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Monday, April 22, 2019

Resurrection...



I was thinking about Resurrection today on Easter Sunday. Also about how time seems to pass quicker and quicker as I get older. 

I had meant to Reflect upon my medical crisis back in February at the Kamehameha Schools Ho'olaule'a. To Reflect upon the lessons. To discern the lessons. To share my deep Gratitude for those Angels who helped to save me. To give humble Gratitude for the outpouring of Love and Prayers on Social Media which Truly Saved me yet once again. 

I guess today is as good a day to write this out. Like a very public Diary or Journal. Maybe something will resonate within you. A Healing. As I become Healed in writing and sharing this.

My biggest memory of that day, forever etched in my mind, is the image of my son, Elliott's face, in tears, watching me sit there collapsing and shutting down to the World. That is the most painful to remember, more than any physical trauma suffered that day.

I remember sitting for a few hours, in the rising morning Sun, capturing images of the students dancing hula, singing, and performing in all kinds of Beautiful Spirited ways.

I remember starting to feel a sore stomach. Deep pains from deep within my abdomen. I felt like I needed to stand up, and when I stood up, I felt like I needed to lie down. I left and abandoned my camera and bags on the lawn chair as they meant nothing in that moment, and walked away.

I started progressing slowly through the crowd, not knowing where I was going. Sweat started pouring down my forehead and cheeks. I felt nauseated. Weak. I tried to remain calm as I slowly made my way through the thick crowds of people on Konia Field. I could feel my Heart pounding too.

I thought I would try to make it to the restroom at Konia and that would bring me some relief. Deep inside I knew it was something much worse than an upset stomach. 

I actually tried to turn myself invisible with each stumbling weak step as my greatest fear was running into someone I knew in the crowd, and then stopping to engage me in greetings, hugs, small talk, anything when I was feeling so weak and on the verge of collapse. I had barely enough energy to keep myself upright, moving forward, with each weak painful step.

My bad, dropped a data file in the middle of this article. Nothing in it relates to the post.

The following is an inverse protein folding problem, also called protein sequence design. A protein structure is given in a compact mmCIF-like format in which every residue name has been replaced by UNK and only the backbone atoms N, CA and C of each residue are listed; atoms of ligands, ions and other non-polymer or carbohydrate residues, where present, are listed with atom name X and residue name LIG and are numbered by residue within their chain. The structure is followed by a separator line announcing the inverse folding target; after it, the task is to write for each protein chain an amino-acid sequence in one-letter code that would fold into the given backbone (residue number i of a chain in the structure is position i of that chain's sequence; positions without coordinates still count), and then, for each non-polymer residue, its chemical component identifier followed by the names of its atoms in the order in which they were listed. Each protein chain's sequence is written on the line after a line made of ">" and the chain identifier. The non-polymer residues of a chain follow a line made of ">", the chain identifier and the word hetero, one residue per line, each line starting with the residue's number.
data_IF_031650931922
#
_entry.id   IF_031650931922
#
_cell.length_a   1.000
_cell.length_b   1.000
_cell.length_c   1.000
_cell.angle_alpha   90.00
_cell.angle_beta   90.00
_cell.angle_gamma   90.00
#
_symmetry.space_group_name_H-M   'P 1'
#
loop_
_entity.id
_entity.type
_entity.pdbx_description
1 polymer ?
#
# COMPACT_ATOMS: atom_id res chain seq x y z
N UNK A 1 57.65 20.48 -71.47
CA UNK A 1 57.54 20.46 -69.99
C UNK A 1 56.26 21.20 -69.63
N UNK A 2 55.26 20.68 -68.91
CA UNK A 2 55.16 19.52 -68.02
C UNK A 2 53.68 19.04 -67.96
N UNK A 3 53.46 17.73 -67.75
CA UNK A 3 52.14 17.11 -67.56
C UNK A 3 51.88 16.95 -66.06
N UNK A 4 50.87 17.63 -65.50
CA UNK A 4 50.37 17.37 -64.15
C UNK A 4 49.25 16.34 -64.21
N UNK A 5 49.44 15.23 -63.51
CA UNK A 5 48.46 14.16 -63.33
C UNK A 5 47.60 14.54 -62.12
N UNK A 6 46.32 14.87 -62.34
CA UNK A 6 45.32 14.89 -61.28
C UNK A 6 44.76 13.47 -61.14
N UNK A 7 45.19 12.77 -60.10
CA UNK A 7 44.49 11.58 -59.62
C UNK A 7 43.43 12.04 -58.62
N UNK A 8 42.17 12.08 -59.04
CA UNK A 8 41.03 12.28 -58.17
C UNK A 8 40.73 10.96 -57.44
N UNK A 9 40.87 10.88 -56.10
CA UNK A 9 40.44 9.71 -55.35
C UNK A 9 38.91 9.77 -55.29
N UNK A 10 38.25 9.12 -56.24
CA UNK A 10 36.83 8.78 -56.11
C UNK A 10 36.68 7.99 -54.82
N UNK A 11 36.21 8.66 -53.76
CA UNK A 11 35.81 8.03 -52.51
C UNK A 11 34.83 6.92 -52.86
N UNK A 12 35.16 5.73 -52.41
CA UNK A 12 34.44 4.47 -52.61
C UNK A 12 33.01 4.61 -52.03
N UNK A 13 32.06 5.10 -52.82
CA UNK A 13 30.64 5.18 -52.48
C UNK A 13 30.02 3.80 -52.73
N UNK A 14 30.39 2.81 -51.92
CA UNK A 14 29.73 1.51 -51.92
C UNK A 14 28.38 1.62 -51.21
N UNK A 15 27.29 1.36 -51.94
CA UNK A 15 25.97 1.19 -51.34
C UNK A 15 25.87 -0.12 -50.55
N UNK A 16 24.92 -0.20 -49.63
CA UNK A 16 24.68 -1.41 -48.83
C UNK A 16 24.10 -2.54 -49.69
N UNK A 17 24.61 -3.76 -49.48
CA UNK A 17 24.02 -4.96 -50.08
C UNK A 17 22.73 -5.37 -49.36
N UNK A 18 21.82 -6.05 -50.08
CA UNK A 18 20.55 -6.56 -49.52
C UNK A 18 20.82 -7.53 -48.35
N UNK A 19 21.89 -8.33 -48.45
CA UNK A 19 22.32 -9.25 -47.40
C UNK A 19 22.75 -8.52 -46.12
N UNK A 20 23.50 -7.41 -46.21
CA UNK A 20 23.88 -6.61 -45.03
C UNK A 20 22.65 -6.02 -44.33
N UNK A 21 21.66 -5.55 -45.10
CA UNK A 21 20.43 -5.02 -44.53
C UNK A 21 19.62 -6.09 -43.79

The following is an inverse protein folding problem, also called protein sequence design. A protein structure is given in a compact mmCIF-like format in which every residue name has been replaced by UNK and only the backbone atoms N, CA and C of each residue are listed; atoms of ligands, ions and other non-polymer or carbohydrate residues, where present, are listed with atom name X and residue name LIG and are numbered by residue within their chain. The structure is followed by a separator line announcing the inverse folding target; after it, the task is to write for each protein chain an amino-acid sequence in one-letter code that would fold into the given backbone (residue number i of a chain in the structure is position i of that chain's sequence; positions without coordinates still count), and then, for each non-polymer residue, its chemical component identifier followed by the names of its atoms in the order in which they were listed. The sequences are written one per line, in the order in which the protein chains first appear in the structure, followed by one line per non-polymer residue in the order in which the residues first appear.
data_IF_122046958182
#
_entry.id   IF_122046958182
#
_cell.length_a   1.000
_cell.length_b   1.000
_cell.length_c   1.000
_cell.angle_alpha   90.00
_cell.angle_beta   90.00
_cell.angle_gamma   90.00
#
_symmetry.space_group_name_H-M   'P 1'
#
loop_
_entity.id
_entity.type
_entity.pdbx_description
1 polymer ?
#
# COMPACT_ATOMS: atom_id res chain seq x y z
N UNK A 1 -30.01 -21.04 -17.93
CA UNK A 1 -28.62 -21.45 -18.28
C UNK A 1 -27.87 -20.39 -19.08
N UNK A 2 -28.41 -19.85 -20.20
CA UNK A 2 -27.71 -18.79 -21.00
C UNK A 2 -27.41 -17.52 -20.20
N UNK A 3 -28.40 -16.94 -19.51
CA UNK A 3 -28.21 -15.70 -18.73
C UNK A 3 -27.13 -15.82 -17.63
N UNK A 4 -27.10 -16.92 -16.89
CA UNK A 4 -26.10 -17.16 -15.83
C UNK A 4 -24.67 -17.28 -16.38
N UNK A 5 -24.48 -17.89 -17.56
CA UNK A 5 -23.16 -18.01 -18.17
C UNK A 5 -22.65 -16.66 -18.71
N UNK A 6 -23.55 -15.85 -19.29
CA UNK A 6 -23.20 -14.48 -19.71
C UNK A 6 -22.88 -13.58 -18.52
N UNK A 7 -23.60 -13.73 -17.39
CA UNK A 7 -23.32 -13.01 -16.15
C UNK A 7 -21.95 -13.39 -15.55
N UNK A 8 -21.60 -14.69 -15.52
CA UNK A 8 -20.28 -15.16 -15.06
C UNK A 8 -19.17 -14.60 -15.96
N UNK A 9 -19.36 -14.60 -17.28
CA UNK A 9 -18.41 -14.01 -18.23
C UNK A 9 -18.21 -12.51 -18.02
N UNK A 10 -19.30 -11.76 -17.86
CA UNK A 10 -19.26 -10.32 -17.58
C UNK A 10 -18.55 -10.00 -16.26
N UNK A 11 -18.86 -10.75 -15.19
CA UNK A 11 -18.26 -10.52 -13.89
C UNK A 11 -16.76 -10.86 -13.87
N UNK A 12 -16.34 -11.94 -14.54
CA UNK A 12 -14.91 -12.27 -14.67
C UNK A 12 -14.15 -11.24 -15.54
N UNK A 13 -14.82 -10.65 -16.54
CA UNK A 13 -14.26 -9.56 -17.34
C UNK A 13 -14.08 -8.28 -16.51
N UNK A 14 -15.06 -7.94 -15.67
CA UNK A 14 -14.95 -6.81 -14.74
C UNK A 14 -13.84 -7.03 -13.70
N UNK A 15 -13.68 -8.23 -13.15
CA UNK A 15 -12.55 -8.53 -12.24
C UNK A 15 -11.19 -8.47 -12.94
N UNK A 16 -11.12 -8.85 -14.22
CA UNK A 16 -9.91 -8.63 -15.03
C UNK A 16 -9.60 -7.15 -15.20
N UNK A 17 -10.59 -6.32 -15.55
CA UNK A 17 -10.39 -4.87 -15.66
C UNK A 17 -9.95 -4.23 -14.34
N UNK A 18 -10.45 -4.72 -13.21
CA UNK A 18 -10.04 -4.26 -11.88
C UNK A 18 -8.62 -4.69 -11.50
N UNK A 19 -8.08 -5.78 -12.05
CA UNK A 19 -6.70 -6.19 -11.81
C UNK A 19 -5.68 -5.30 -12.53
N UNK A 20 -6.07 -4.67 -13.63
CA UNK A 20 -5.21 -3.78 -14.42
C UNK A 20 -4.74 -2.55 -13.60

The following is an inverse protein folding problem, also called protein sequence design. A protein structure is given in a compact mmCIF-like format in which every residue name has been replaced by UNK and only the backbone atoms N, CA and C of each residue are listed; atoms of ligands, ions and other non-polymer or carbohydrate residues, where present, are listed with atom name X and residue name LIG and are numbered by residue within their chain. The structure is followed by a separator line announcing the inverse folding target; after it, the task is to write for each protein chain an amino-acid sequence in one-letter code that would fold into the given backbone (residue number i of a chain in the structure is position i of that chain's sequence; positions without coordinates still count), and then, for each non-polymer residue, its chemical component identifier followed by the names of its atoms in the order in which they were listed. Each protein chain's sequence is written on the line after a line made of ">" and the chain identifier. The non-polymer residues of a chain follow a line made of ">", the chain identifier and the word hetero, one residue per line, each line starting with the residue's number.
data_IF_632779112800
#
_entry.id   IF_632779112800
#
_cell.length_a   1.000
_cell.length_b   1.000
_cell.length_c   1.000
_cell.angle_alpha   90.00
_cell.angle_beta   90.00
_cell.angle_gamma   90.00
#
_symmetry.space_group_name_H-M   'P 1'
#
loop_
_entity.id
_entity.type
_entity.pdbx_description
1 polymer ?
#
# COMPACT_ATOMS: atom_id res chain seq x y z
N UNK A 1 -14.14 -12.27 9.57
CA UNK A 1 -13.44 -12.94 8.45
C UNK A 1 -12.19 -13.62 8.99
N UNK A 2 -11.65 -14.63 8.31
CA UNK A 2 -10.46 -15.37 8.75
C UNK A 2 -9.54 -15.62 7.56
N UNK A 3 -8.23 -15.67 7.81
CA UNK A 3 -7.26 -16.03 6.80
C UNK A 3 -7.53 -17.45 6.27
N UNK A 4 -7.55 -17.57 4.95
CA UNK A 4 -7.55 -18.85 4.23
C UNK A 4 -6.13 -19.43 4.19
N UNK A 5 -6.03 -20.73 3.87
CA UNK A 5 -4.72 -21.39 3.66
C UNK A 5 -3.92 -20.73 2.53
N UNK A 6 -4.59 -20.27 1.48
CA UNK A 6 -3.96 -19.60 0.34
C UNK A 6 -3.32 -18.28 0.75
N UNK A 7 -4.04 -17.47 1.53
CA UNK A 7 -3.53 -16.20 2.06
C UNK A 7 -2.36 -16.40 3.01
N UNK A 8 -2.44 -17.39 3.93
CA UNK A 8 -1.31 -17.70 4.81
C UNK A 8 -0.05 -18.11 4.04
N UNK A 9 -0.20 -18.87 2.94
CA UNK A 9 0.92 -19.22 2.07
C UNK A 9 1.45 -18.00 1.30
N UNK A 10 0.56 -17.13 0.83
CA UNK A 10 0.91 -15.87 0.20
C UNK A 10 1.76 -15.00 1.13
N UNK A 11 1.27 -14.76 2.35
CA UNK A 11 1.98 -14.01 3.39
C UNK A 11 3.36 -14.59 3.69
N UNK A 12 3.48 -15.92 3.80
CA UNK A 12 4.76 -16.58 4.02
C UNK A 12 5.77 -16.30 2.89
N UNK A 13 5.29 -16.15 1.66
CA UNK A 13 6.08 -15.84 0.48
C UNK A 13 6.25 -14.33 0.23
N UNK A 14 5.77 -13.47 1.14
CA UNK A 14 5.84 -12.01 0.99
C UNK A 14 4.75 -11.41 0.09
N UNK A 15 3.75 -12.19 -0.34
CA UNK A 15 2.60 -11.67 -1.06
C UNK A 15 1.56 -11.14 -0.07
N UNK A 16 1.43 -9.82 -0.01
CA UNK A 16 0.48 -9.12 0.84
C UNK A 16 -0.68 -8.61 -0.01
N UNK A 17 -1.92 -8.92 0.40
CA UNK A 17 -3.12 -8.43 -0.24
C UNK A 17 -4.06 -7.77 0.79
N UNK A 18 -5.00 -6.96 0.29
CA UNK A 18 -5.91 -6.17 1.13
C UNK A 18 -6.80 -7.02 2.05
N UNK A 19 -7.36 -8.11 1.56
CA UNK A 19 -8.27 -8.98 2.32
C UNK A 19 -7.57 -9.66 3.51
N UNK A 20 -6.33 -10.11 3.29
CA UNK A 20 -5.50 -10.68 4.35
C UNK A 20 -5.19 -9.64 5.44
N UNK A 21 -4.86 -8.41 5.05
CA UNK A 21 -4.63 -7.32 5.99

I made it to the restroom after struggling to get each leg and foot up a flight of stairs while holding on to the handrail for dear Life. I entered the bathroom and it was full of people. Waiting for stalls, waiting for urinals. I turned and had to lean on the sink to hold me up. I started to feel panicky, like I was going to black-out, as the pain worsened quickly as did the weakness and nausea.

I stumbled out of the bathroom and into the busy crowded hallway, and spotted two chairs right there. A young man grabbed one and pulled it over to his friends while he sat down, and there was the other open one. 

I plopped down into it with so much gratitude for that single open chair.

I sat there with my head hanging down. Not enough energy to lift it up. Sweat poured down my head and neck. I felt like I was shutting down. My breathing was labored.

It was the same deep abdominal pain like I had in 2012 while trying to walk home. The same profuse sweating. The same labored breathing. The same feeling of the World slowly closing down from view. The same feeling of imminent Doom. The same fearful ominous feeling that this was it. The end of me.

I was so fearful that it was pancreatitis again. The ailment that put me on Life-support and in a coma in 2012. My doctor's voice resonated in my head, that I couldn't afford to get pancreatitis again, for a third time, as it might prove fatal.